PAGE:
Rapid technological changes, automation and artificial intelligence are offering us opportunities to not only improve our quality of life but also our purpose. These approaches provide a wealth of timely data and insights to help us become more responsive to change and more responsible in the way we look after our planet and people.
The combined effects of climate change and the rising costs of living are intensifying people’s struggles and quality of life. We have more carbon dioxide in our atmosphere than ever before in human history, and over 3 million households in the UK are experiencing fuel poverty. We can and must do better.
Confronting these challenges requires a fresh new approach – one that places human welfare on an equal footing with profits. By merging the right people, processes and technology, we can create better outcomes for citizens, from reducing fuel poverty, making our roads and infrastructure safer and more efficient, tackling decarbonisation, supporting the most vulnerable in our society to resource depletion.
We’re living in an era of innovation, in which we’re able to harness the potential of smart cities, cars and wearable devices through the Internet of Things (IoT). The Internet of Things creates measurable value for public and private organisations and transforms the way humans and devices connect and interact through a single robust network.
Enhancing air quality with IoT
So how can we physically use IoT to address some of the most critical challenges in our towns and cities today?
Let’s take air pollution and the quality of our roads as an example. Roads are one of the most visible assets that councils are responsible for; the value of the road network is in the billions of pounds, yet there’s only a finite amount of funding to fix them.
IoT has the potential to reduce emissions from vehicles through smart traffic management. It can collect data from various sources such as traffic cameras, a vehicle’s GPS or other sensors and use it to analyse and understand traffic patterns. Imagine, for example, if you’re a local authority logging into an insights tool for the borough, seeing a traffic jam on a busy junction and being able to access CCTV footage in real-time. This data can then link into a smart traffic light system - that’s automatically adjustable - and helps to speed up the flow of vehicles, reduce delays and improve the air quality — all through one single network.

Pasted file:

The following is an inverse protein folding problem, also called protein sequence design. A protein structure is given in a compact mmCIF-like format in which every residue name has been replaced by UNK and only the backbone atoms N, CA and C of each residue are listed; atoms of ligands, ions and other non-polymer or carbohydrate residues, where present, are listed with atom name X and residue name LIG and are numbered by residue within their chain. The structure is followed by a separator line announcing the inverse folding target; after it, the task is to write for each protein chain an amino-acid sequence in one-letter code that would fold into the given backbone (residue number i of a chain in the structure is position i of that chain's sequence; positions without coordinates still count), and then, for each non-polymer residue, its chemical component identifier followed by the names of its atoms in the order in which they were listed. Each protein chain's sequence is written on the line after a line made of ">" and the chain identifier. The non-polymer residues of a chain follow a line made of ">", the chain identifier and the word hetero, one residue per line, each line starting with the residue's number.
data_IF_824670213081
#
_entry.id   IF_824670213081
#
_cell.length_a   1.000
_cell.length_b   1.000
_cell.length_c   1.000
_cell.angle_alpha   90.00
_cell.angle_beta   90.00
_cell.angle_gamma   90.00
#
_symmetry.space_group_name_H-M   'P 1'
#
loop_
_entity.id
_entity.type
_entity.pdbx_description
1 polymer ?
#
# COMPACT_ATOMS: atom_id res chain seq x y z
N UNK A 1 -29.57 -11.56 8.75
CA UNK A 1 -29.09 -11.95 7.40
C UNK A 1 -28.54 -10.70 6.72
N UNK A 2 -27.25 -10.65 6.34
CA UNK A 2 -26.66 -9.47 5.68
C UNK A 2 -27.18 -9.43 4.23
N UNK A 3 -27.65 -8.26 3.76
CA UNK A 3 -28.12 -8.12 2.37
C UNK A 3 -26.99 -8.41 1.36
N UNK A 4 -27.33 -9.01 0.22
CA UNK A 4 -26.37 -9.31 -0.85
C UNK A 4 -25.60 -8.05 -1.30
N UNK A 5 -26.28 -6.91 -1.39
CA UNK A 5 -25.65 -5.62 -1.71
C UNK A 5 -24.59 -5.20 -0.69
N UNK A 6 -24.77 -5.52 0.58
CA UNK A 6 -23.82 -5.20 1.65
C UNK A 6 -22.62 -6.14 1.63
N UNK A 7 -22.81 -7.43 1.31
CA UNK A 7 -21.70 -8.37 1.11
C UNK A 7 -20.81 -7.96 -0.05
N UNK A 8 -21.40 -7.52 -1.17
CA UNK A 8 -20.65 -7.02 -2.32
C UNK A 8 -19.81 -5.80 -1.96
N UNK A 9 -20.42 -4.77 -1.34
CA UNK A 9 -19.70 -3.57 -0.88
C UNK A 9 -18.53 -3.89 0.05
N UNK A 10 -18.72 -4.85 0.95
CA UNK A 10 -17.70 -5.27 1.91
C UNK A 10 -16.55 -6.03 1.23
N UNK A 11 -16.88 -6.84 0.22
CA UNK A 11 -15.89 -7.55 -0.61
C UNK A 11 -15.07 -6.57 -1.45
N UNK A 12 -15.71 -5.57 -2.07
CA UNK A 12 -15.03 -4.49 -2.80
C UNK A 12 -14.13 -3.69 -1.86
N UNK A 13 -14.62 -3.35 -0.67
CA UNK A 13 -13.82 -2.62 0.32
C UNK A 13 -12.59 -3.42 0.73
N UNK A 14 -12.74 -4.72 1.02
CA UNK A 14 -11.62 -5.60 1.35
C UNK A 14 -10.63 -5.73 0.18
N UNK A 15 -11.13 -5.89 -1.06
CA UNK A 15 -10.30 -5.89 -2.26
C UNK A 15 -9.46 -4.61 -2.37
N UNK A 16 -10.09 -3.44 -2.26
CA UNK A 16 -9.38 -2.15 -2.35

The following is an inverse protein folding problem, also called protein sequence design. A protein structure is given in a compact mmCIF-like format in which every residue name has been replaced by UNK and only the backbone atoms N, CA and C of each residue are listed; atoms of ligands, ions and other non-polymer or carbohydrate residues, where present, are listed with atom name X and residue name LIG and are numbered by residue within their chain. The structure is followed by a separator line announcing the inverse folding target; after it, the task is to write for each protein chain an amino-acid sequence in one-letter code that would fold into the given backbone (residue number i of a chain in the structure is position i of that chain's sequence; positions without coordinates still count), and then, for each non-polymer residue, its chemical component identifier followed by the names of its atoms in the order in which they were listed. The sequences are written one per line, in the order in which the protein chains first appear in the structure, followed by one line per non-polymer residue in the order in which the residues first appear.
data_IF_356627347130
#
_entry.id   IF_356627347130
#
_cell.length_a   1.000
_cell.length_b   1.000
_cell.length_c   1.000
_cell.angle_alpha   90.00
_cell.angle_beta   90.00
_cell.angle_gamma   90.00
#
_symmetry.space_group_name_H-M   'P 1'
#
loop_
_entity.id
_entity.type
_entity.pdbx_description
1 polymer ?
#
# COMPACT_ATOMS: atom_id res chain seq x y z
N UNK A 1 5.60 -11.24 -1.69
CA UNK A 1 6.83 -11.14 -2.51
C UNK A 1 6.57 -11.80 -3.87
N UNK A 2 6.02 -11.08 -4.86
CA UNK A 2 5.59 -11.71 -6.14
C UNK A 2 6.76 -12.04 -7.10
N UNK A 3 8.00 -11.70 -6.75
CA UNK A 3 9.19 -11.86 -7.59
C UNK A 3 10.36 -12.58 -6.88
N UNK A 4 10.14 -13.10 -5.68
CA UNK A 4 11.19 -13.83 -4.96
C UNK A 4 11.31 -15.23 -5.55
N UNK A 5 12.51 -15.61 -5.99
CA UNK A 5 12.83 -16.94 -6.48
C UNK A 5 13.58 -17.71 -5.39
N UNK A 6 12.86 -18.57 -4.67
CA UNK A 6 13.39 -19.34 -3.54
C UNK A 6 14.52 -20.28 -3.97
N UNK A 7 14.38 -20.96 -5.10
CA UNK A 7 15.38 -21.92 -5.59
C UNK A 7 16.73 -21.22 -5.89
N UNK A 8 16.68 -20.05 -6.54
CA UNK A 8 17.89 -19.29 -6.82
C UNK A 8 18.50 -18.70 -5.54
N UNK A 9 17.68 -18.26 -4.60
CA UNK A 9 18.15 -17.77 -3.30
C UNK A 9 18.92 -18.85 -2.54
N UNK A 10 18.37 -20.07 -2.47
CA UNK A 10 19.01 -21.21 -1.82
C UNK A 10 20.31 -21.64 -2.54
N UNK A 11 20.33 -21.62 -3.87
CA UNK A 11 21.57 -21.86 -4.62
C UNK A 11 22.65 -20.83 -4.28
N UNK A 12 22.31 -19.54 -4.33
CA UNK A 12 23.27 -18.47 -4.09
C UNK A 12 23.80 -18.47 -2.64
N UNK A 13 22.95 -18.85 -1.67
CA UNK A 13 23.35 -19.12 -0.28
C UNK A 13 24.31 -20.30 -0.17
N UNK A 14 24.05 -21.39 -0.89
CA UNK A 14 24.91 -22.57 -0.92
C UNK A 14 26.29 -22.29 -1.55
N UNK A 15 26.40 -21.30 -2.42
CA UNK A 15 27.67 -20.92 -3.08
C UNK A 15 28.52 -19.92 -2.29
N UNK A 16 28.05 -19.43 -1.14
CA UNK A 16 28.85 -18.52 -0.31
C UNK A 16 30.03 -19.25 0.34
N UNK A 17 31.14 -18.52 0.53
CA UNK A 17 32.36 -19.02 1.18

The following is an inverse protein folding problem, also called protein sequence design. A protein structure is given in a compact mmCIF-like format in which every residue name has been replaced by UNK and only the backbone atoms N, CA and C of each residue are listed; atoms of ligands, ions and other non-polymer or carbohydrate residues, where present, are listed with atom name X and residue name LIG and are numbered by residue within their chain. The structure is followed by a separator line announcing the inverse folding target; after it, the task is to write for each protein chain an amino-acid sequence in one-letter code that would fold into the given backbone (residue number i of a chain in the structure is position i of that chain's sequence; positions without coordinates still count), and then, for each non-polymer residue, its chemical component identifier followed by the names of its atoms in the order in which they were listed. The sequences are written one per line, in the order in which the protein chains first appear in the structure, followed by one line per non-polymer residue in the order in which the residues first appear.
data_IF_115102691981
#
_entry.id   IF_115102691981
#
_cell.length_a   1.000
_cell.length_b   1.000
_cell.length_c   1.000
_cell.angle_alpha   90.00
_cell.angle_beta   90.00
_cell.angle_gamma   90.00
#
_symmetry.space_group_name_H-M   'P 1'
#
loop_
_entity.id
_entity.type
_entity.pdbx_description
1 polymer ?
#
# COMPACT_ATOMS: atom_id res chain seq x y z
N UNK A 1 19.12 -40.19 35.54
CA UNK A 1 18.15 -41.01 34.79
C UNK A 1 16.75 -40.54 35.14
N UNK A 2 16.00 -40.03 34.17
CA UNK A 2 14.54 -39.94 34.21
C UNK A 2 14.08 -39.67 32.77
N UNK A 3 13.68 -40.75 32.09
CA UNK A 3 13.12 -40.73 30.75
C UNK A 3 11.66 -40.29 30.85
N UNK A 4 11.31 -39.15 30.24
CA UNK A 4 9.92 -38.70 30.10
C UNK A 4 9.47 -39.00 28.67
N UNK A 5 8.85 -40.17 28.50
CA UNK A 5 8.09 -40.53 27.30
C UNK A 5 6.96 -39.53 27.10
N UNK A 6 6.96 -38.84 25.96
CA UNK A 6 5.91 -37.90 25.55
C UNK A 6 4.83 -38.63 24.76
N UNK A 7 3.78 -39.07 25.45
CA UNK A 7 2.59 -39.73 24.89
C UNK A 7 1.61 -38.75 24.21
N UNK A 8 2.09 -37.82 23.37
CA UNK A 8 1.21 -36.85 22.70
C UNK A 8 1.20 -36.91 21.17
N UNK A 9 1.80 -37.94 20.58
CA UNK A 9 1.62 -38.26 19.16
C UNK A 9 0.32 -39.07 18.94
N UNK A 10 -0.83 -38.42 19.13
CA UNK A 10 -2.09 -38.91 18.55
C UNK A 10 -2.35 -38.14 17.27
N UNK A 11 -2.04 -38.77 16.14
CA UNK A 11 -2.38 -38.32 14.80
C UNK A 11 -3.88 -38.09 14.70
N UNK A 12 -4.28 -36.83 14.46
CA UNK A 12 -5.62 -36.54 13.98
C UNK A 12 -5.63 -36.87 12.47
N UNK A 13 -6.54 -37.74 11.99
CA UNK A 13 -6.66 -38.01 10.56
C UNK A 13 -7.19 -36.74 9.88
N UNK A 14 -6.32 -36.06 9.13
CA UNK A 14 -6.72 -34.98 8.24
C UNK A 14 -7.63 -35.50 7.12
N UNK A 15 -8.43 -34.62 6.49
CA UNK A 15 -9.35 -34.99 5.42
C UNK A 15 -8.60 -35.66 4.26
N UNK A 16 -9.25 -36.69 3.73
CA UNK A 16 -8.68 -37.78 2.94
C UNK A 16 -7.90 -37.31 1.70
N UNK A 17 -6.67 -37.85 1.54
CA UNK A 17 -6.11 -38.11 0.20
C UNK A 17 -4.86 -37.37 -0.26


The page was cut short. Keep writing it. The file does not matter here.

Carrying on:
Visual reminders to encourage cleaner driving behaviours
Once traffic jam data has been mastered, we can take this to the next level and even target where air quality sensors are placed. These sensors can link to street signage that prompts drivers to turn off their engines by showing their impact on air quality. These could also be placed at prime targets such as busy junctions, level crossings and even outside schools, where many parents leave their engines running when waiting to collect their children. The possibilities are endless.
Keeping the roads safe
In particular seasons, it could even be possible to gather data from local weather stations, road surface temperature monitors, and gully sensors. This type of information can help councils to be more proactive in gritting local roads in the winter months or even clearing gullies that are susceptible to flooding. By using smarter technology, local authorities have the tools to be able to take preventative action that can transform how your towns and cities operate.
The integration of IoT gives us a comprehensive understanding of people’s behaviours which enables immediate action; ultimately, you can’t manage what you don’t measure. Often, we just need to take a step back, look at things a bit differently and re-evaluate current approaches to understand how responsive and effective they are to people’s real-life problems. The more interconnected your data becomes, the greater the potential is to create efficiency, speed, quality and affordability for all. Changing our relationship with technology not only drives responsible change, but it also adds significant value to the quality of people’s lives which is ultimately the end goal.